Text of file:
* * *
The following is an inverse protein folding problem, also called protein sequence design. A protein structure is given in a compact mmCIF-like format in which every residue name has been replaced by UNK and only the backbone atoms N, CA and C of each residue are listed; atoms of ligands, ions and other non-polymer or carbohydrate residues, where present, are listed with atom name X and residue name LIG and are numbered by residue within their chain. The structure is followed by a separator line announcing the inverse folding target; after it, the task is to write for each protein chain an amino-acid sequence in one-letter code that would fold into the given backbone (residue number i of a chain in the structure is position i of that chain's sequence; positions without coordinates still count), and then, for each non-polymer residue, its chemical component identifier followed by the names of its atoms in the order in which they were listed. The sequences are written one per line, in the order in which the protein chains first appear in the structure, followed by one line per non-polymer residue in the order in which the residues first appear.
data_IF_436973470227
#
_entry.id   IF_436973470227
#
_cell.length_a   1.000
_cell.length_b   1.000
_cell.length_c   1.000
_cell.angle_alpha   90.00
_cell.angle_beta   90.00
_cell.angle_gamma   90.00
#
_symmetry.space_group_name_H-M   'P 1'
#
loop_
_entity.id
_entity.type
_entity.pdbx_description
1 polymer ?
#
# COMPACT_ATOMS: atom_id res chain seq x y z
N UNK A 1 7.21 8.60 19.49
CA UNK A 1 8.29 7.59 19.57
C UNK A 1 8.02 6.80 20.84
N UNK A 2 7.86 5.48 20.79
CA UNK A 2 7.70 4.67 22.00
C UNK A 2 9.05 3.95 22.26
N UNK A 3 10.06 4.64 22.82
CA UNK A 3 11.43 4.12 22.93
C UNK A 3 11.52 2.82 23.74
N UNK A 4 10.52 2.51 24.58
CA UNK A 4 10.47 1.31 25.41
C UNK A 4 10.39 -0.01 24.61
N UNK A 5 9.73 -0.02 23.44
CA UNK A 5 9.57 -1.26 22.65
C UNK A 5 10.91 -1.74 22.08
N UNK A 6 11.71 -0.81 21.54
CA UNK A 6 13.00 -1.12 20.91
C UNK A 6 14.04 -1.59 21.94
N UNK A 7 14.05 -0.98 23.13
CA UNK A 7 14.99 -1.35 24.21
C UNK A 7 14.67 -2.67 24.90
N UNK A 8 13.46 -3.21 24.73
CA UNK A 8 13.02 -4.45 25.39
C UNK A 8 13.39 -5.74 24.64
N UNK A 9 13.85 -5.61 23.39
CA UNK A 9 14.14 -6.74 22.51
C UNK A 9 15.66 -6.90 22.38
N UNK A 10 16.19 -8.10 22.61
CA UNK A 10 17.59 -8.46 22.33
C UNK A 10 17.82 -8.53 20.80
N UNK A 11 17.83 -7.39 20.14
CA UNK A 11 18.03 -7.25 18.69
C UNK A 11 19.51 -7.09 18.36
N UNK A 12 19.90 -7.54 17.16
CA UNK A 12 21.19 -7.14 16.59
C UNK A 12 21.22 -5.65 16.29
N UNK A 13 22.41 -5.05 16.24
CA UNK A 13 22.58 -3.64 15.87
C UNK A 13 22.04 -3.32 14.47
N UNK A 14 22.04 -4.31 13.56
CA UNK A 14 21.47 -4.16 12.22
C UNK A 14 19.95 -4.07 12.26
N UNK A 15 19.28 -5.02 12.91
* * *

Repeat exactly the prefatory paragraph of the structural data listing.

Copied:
The following is an inverse protein folding problem, also called protein sequence design. A protein structure is given in a compact mmCIF-like format in which every residue name has been replaced by UNK and only the backbone atoms N, CA and C of each residue are listed; atoms of ligands, ions and other non-polymer or carbohydrate residues, where present, are listed with atom name X and residue name LIG and are numbered by residue within their chain. The structure is followed by a separator line announcing the inverse folding target; after it, the task is to write for each protein chain an amino-acid sequence in one-letter code that would fold into the given backbone (residue number i of a chain in the structure is position i of that chain's sequence; positions without coordinates still count), and then, for each non-polymer residue, its chemical component identifier followed by the names of its atoms in the order in which they were listed. The sequences are written one per line, in the order in which the protein chains first appear in the structure, followed by one line per non-polymer residue in the order in which the residues first appear.